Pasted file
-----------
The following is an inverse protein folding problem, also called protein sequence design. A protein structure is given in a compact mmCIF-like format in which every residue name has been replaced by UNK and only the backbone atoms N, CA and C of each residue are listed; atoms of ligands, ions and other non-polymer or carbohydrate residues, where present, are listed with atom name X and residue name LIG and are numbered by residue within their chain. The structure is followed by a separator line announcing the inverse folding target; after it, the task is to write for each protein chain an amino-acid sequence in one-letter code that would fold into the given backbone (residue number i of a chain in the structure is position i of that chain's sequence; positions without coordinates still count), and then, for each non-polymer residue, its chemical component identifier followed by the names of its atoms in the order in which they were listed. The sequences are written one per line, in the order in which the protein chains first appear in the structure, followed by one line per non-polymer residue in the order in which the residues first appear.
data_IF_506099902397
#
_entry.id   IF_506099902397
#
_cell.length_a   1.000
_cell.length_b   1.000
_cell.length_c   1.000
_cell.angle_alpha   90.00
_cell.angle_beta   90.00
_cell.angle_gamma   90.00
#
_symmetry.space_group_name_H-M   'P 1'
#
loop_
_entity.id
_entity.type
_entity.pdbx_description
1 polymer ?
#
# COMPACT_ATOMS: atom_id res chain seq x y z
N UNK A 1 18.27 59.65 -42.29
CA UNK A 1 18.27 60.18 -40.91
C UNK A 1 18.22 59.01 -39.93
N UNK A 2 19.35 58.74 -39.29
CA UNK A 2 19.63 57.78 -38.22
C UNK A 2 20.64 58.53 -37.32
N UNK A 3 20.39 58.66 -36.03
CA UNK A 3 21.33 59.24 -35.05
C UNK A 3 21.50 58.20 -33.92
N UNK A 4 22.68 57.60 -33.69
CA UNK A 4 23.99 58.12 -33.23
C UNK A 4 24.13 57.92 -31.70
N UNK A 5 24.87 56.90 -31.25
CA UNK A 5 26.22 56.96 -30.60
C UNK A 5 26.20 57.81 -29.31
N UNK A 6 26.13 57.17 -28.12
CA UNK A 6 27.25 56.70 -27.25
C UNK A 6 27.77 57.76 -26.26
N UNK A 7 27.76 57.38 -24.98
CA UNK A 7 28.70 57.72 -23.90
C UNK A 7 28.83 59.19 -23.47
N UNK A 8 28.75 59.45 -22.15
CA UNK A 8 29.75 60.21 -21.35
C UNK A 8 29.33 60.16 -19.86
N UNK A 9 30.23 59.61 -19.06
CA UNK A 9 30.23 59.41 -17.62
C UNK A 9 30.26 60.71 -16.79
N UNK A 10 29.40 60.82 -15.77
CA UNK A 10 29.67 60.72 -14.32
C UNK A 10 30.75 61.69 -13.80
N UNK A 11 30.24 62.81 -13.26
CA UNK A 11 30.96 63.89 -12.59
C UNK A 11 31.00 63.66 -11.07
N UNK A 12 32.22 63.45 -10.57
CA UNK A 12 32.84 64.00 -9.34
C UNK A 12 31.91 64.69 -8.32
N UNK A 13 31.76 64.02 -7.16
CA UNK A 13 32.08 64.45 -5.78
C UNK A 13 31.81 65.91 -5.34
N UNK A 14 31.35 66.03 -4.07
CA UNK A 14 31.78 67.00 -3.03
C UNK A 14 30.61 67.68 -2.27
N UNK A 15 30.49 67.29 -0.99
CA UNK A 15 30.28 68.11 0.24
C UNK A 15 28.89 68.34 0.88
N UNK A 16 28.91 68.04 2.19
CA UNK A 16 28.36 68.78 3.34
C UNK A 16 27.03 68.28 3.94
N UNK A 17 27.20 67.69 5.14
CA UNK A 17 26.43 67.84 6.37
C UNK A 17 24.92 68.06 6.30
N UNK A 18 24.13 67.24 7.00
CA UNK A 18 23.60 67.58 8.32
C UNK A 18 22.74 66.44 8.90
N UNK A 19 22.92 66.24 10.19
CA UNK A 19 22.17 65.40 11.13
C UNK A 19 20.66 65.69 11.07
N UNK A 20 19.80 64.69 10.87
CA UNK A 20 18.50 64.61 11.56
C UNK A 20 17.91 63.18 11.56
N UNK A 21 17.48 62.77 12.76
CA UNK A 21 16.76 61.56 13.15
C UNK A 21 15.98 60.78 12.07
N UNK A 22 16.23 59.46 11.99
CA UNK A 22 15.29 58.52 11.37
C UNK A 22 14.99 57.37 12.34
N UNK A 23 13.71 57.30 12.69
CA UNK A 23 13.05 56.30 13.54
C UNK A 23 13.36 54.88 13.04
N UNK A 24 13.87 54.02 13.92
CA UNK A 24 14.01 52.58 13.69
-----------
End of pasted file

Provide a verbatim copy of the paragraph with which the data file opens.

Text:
The following is an inverse protein folding problem, also called protein sequence design. A protein structure is given in a compact mmCIF-like format in which every residue name has been replaced by UNK and only the backbone atoms N, CA and C of each residue are listed; atoms of ligands, ions and other non-polymer or carbohydrate residues, where present, are listed with atom name X and residue name LIG and are numbered by residue within their chain. The structure is followed by a separator line announcing the inverse folding target; after it, the task is to write for each protein chain an amino-acid sequence in one-letter code that would fold into the given backbone (residue number i of a chain in the structure is position i of that chain's sequence; positions without coordinates still count), and then, for each non-polymer residue, its chemical component identifier followed by the names of its atoms in the order in which they were listed. The sequences are written one per line, in the order in which the protein chains first appear in the structure, followed by one line per non-polymer residue in the order in which the residues first appear.